Marijuana Businesses And Ethical Issues For Tax Practitioners

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In a post on 1/17/14 titled “Marijuana And The Tax Law“, I noted the significant tax dollars that Colorado was to generate from legalizing recreational use of marijuana. I also noted that for tax practitioners who assist these businesses (as well as those selling in other states for medicinal use), there are tax law issues (such as IRC Section 280E) and ethical considerations given that growing, cultivating, distributing and using marijuana is still a federal crime. CPAs and attorneys need to consider the rules of conduct applicable in their state.

I have a 4-page article on this topic in the Tax Talk feature of the Federal Bar’s July 2014 The Federal Lawyer. It is entitled, “Ethical Considerations When Your Potential Tax Client is a Marijuana Business.” I explain the issues CPAs and attorneys face in helping these businesses and why, as well as some suggestions for steps to take to perhaps minimize the exposure.

This is an area in need of guidance. These businesses do need competent tax assistance to deal with complicated federal income tax rules, as well as sales and excise taxes that can apply at the state and local levels. An excellent step for states that allow any use of marijuana, is to enact legislation that that states something along the lines of the following.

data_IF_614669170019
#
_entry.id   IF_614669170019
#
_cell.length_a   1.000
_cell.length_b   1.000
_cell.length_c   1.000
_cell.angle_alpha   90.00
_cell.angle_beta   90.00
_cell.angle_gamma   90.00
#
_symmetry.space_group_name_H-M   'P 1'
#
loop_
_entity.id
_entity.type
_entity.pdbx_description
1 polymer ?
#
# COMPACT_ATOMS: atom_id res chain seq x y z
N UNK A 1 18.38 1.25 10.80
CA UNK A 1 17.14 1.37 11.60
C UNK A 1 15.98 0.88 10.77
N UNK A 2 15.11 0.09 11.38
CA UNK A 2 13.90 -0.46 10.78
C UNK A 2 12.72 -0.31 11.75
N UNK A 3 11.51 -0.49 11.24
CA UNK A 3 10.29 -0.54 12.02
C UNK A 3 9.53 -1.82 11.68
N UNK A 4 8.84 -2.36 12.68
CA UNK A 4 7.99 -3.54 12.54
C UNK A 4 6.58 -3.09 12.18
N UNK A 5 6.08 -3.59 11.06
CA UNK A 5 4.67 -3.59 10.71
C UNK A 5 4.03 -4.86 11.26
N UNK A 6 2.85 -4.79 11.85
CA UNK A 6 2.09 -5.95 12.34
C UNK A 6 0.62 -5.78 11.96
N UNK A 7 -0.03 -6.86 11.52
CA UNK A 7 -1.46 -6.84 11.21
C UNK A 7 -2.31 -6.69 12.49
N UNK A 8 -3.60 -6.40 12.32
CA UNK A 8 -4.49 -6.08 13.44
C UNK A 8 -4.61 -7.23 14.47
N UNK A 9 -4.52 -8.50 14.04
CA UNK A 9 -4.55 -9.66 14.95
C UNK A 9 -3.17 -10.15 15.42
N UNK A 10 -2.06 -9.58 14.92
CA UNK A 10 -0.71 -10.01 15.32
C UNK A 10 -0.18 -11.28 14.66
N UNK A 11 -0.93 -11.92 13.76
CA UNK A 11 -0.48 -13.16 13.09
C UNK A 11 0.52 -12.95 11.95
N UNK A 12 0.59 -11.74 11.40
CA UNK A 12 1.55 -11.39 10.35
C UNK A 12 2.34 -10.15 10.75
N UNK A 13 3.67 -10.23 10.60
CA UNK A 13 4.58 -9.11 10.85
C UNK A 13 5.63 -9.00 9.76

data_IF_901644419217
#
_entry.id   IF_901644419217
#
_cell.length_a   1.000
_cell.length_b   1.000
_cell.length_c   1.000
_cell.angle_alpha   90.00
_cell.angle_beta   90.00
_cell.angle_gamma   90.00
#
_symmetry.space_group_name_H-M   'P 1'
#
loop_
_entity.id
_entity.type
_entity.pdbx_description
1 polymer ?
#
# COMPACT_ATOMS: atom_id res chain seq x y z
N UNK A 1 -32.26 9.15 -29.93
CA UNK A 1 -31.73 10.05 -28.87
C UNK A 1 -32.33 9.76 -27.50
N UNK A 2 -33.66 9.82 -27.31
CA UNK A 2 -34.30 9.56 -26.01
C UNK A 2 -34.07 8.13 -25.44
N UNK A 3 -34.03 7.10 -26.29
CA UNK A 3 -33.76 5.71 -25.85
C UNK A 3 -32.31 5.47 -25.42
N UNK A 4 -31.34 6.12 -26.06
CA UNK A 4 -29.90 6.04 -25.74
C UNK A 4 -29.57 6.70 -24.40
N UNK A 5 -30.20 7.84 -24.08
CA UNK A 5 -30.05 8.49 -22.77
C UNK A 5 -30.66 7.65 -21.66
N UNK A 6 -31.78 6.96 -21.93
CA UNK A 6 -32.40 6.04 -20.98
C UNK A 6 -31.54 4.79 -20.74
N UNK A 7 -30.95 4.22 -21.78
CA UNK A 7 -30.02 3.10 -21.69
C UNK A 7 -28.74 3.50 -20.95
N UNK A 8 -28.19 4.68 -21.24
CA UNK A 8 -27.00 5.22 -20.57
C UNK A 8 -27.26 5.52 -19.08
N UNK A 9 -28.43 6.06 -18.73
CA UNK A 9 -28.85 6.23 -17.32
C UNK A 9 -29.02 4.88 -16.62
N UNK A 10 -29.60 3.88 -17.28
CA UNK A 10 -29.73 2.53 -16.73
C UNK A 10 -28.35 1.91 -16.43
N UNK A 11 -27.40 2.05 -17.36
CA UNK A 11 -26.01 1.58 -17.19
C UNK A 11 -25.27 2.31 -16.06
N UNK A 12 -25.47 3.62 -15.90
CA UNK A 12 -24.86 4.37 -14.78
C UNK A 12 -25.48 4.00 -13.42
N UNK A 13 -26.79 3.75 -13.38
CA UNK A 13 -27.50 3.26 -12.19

“An attorney or CPA licensed in this state will not face disciplinary action when assisting a marijuana business in this state that the practitioner reasonably believes is operating within state law. An attorney will likewise not face any disciplinary action in assisting a marijuana operation in this state to become compliant with the state laws or to review whether the operation is in compliance.”

The ABA and AICPA and state bar and CPA associations can help by including similar statements in their rules of conduct.

What do you think? (I hope you take a look at the article.)

Annette Nellen, CPA, Esq., is a professor in and director of San Jose State University’s graduate tax program (MST), teaching courses in tax research, accounting methods, property transactions, state taxation, employment tax, ethics, tax policy, tax reform, and high technology tax issues.

Annette is the immediate past chair of the AICPA Individual Taxation Technical Resource Panel and a current member of the Executive Committee of the Tax Section of the California Bar. Annette is a regular contributor to the AICPA Tax Insider and Corporate Taxation Insider e-newsletters. She is the author of BNA Portfolio #533, Amortization of Intangibles.

Annette has testified before the House Ways & Means Committee, Senate Finance Committee, California Assembly Revenue & Taxation Committee, and tax reform commissions and committees on various aspects of federal and state tax reform.

Prior to joining SJSU, Annette was with Ernst & Young and the IRS.

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